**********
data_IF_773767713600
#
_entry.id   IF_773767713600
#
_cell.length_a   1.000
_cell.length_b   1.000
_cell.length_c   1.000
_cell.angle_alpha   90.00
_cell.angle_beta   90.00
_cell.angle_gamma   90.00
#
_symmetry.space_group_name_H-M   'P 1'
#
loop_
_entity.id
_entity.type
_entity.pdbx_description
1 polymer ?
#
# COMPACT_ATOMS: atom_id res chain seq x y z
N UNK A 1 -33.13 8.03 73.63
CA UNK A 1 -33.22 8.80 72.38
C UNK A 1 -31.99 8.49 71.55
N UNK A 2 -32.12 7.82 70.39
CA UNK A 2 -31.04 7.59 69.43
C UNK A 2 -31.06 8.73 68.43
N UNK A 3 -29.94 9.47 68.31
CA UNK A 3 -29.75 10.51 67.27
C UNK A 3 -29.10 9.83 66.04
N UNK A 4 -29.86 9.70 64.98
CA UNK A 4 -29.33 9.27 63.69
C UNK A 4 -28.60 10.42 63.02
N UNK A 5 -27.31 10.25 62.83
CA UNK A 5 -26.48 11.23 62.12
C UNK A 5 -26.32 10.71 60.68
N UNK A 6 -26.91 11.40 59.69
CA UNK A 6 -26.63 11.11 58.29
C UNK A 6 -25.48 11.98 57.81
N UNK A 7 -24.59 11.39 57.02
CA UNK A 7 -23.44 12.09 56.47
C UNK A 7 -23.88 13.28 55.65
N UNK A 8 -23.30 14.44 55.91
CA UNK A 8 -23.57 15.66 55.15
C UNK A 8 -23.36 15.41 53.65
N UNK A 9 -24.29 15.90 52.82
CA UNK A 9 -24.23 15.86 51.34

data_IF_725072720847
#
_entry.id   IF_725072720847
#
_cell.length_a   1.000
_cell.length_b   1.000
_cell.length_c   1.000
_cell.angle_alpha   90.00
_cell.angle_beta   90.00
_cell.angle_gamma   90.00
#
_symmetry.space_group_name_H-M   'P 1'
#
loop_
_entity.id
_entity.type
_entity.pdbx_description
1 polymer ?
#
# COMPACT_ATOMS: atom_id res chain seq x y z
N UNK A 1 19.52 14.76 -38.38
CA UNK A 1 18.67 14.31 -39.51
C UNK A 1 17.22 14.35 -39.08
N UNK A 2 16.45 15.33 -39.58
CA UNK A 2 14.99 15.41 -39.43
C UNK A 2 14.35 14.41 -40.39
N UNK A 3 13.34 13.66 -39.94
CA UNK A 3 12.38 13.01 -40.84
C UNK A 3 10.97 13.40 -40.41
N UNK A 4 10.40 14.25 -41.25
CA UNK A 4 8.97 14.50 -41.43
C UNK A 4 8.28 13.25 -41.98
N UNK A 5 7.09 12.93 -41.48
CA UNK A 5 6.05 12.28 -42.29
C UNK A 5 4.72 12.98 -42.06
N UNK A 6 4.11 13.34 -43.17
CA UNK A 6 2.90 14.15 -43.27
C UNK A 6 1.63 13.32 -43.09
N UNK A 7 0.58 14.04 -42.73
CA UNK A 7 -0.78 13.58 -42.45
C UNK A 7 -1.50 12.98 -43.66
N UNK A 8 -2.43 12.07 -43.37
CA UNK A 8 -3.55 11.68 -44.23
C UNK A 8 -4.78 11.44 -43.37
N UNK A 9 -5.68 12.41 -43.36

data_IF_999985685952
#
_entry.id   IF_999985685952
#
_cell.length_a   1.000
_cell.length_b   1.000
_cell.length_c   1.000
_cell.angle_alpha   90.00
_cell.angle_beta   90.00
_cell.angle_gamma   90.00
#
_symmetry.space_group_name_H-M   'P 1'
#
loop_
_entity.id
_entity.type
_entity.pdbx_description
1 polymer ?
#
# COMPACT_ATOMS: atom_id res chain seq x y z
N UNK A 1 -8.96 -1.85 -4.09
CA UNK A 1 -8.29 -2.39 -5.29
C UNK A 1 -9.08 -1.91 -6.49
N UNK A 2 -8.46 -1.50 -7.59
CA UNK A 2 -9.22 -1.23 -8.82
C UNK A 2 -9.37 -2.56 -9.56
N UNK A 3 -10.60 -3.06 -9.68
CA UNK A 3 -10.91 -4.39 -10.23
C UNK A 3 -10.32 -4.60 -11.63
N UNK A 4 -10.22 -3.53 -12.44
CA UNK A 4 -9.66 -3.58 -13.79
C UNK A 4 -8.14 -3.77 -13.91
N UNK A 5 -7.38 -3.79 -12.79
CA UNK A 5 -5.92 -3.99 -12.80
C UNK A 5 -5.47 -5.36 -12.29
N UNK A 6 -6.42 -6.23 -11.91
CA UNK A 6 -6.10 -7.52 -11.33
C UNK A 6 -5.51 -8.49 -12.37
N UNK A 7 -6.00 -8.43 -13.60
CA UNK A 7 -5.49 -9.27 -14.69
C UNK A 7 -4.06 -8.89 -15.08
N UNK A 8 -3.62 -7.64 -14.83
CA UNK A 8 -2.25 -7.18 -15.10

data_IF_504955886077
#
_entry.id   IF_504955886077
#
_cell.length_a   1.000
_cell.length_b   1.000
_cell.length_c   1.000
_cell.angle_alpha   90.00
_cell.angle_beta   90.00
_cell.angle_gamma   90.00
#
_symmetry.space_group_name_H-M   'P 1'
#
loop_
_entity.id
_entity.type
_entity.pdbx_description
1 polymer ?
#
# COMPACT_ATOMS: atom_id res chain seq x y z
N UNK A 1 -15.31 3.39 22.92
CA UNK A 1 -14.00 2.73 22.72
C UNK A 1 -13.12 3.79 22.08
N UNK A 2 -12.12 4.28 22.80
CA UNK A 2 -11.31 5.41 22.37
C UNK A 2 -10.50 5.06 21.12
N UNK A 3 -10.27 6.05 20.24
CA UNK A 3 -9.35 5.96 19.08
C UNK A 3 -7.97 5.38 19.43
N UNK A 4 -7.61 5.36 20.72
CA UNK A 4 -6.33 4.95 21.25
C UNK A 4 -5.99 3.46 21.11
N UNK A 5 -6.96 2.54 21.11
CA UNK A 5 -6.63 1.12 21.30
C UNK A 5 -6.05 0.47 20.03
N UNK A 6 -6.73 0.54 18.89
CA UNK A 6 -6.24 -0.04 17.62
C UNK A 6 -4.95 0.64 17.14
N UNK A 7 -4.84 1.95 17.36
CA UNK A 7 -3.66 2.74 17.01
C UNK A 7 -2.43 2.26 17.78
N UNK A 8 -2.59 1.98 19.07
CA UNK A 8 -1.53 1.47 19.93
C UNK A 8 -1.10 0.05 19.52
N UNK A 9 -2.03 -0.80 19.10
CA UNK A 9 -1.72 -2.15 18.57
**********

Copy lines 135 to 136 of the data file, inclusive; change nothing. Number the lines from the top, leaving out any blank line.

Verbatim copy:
data_IF_504955886077
#